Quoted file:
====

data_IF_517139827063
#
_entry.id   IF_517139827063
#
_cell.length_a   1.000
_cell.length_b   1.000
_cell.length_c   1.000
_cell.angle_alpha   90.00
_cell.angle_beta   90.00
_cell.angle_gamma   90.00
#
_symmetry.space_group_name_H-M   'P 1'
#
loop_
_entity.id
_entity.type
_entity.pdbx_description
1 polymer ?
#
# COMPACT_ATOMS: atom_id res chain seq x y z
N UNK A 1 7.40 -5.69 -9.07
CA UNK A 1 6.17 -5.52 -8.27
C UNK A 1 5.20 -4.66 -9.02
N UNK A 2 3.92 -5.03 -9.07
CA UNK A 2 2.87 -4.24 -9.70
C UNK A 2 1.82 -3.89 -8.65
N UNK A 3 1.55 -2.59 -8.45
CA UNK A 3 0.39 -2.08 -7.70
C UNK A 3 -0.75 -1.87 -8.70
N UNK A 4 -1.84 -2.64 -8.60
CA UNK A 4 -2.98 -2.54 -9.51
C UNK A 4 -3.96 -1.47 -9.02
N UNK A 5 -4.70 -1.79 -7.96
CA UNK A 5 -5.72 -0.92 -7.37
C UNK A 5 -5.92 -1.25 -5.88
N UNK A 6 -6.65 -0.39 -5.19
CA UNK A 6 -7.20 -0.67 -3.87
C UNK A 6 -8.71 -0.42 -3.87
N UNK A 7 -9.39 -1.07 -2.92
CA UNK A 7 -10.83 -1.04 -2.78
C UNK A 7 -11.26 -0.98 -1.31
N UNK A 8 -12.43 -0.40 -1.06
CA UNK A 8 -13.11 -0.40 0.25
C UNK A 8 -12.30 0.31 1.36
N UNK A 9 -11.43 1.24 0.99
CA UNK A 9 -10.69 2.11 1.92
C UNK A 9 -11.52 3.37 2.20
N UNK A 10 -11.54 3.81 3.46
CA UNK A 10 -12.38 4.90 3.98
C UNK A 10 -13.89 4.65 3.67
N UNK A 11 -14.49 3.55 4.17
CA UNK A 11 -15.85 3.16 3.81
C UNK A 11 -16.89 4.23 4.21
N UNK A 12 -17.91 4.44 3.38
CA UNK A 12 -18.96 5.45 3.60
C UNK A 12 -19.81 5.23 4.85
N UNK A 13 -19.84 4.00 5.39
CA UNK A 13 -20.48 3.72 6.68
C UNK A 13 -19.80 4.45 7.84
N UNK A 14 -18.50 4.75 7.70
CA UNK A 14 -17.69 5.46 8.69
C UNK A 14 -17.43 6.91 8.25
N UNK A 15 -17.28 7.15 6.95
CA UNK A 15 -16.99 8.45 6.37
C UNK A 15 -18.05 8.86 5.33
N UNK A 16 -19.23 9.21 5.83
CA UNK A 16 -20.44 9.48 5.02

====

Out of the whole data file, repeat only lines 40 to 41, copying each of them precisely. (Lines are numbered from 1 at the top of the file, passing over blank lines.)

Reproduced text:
CA UNK A 7 -10.83 -1.04 -2.78
C UNK A 7 -11.26 -0.98 -1.31